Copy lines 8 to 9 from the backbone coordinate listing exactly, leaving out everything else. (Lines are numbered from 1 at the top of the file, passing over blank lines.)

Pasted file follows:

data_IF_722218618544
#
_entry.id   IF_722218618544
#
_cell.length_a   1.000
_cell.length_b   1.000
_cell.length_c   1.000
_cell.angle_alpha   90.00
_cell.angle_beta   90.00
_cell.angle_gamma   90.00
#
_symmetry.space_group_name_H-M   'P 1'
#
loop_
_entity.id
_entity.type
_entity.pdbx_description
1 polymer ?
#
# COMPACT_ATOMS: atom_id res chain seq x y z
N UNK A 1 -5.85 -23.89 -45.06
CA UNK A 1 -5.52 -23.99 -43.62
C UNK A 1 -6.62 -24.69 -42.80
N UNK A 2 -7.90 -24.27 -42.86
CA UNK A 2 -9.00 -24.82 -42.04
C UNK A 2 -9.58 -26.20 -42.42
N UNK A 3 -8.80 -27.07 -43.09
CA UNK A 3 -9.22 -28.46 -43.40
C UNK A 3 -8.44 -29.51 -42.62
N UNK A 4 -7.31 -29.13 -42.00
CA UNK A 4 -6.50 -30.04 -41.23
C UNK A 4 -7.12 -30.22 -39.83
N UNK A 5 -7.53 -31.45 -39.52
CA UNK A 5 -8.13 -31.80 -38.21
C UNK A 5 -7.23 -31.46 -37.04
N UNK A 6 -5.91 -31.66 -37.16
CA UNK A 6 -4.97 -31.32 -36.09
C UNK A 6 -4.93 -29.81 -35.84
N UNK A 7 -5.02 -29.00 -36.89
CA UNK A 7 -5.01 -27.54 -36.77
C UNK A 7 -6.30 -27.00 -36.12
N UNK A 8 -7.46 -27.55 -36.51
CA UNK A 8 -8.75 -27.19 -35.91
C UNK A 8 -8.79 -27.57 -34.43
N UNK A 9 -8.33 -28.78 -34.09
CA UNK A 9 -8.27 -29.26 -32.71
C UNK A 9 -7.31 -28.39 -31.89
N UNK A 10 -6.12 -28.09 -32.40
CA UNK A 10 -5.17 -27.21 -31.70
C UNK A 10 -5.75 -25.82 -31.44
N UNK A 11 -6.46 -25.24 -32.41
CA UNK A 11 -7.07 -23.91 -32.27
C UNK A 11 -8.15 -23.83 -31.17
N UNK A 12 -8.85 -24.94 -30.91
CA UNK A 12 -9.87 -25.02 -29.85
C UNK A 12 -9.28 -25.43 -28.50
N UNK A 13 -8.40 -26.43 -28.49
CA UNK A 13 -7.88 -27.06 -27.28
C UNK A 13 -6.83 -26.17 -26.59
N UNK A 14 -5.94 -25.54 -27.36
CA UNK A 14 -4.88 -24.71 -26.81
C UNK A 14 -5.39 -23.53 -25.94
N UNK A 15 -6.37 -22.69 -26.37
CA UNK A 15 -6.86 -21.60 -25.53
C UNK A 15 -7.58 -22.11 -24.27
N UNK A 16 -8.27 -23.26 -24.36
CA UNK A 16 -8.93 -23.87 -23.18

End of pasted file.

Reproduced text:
_cell.angle_alpha   90.00
_cell.angle_beta   90.00